For it was exhilarating, this is the simple truth. Ours was a hardhat world. It was guys with lunch pails. Guys with pickups. Guys who punched timecards, and occasionally each other. Laboring toward the dawn to load ships with cargo that would explode somewhere, and one hoped not here…knowing all the while that this was not guaranteed, just gaze upriver. For there was a dark space in the procession of docks and ships. This was where one night in 1944 something went wrong. And also went boom. The ammunition ship that exploded here at Port Chicago blew parts of its hull miles in all directions, cracking windows in Oakland. No one ever bothered rebuilding the dock, such was the extent of wreckage. A terrifying reminder in the workplace, yet the workplace had a whiff of war about it. And I could feel it, the young man’s attraction to danger, despite the terror or because of it. There was no English department, no dean’s office, no grade except passing on the night docks. I could even feel a kinship with both parents, who had spent all of World War II on hospital ships.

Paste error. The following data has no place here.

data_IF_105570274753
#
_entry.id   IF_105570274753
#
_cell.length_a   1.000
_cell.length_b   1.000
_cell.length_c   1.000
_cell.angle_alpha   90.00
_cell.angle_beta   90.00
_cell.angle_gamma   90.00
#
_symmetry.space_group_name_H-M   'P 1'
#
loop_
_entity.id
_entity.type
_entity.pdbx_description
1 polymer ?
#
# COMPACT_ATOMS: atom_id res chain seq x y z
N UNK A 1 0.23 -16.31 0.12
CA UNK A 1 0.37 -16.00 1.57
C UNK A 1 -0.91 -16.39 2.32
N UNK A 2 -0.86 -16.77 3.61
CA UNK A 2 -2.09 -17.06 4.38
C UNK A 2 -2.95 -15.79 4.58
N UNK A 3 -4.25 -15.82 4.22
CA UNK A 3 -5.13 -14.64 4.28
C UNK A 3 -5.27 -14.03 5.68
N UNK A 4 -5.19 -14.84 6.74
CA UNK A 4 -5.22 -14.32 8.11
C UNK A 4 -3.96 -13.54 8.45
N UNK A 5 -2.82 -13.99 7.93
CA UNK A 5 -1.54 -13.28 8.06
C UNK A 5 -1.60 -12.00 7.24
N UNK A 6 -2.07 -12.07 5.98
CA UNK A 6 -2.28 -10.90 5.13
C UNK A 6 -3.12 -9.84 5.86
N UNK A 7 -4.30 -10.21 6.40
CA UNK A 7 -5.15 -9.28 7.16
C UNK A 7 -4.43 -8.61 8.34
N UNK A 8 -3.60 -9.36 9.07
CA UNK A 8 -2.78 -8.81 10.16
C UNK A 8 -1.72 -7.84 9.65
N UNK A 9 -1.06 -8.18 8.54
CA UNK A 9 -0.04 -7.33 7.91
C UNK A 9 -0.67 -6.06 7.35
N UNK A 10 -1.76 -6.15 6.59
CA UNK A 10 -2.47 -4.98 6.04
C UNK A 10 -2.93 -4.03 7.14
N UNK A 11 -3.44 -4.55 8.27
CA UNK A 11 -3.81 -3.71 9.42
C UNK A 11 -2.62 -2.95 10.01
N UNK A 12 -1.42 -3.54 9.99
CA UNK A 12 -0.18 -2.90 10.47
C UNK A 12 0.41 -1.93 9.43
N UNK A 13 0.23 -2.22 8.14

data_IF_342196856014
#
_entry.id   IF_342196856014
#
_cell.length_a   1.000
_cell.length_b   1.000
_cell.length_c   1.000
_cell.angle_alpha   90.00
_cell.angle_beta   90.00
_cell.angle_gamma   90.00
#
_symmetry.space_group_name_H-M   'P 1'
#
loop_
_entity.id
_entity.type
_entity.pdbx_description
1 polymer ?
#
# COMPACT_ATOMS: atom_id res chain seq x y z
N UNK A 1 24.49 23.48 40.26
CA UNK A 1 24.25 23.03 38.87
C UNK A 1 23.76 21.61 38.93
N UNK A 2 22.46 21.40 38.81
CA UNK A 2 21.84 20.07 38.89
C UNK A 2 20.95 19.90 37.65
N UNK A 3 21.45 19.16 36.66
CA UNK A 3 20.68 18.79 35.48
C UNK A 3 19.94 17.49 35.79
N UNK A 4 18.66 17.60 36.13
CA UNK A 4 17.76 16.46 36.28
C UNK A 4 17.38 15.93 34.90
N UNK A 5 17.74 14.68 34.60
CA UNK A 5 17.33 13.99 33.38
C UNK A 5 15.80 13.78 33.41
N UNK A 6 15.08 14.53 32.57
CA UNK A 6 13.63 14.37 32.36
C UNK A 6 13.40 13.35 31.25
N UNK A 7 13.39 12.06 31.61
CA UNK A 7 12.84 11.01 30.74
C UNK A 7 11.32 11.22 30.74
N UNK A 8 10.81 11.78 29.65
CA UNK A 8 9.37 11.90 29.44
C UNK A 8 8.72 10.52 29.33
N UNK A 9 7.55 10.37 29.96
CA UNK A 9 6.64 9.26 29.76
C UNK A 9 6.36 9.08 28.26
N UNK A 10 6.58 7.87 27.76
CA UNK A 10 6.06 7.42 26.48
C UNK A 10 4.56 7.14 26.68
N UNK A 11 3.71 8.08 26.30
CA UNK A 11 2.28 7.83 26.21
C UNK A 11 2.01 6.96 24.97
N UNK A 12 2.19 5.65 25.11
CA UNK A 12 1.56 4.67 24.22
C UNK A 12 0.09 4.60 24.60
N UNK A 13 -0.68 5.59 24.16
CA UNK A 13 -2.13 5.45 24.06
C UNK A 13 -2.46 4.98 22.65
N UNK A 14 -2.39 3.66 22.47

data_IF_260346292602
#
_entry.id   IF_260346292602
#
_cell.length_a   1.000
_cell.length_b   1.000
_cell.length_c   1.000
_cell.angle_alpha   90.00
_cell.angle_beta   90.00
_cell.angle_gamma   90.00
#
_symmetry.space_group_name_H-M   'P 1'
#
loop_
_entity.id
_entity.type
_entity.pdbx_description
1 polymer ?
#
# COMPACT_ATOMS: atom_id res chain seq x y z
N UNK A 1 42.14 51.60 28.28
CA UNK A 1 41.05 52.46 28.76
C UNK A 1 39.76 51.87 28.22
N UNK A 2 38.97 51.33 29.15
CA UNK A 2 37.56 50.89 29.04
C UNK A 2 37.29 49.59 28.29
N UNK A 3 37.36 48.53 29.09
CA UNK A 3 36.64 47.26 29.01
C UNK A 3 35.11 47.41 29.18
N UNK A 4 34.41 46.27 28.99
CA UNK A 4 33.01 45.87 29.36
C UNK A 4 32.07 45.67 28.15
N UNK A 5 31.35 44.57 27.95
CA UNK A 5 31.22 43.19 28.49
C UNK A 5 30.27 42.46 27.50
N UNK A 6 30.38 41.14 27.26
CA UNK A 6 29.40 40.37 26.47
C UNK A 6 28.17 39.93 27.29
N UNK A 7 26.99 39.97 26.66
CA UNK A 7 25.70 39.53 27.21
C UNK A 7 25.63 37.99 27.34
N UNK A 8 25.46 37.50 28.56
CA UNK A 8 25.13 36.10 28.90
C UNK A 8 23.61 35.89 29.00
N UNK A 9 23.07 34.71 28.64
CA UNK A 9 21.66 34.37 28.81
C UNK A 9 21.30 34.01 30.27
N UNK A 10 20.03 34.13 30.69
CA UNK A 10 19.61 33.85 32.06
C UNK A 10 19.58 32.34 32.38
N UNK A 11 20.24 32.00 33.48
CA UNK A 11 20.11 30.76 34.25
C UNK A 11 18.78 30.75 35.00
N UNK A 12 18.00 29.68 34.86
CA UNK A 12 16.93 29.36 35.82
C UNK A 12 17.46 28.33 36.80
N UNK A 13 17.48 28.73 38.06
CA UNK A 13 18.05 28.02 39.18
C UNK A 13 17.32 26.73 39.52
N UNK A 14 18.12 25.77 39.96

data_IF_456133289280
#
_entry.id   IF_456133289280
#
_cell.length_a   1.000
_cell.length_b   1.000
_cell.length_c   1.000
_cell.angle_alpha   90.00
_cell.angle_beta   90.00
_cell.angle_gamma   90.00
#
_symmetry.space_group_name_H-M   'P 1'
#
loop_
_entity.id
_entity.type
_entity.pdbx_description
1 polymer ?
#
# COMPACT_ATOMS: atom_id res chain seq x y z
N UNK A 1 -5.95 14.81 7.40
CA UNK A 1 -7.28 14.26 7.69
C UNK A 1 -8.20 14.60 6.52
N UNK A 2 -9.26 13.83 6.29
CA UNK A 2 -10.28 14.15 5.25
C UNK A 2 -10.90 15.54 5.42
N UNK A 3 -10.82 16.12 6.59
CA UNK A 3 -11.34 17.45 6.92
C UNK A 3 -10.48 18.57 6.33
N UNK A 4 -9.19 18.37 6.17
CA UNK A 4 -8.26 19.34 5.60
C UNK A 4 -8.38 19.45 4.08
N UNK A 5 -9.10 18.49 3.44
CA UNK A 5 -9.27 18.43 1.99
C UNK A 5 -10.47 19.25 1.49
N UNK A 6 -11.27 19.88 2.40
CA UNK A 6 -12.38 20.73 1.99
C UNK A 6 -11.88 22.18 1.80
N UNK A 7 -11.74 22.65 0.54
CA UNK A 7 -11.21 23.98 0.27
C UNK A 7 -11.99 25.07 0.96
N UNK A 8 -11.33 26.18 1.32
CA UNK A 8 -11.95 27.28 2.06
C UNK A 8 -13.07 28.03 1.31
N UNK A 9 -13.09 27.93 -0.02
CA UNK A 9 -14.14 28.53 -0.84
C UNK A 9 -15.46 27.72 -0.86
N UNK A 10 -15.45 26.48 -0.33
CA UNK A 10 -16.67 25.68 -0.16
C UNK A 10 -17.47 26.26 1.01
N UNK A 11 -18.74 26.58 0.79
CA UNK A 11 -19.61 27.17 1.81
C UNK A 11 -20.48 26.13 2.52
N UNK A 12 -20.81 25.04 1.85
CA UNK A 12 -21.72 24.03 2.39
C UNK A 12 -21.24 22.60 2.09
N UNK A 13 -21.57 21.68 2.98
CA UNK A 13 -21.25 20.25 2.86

And then there was the other thing. Near the end of a shift, at four or five in the morning, the stars about to fade, a black foreman stood on the gangplank and surveyed the night’s work. He clapped his stiff leather gloves together and stated the obvious. ‘Well, we helped kill a lot of people tonight.’ His observation was enough to wake me ever so slightly from a monthlong daze. This, coupled with the knot of university students who were beginning to gather just outside the naval station’s entrance, tipped things in a certain balance. I quit without making enough money, though it was a start. I talked to my friend Tom about the dilemma of leaving a ‘good’ job. It sounds like you made your first real decision, he said. Now, and even then, I was grateful for such a friend.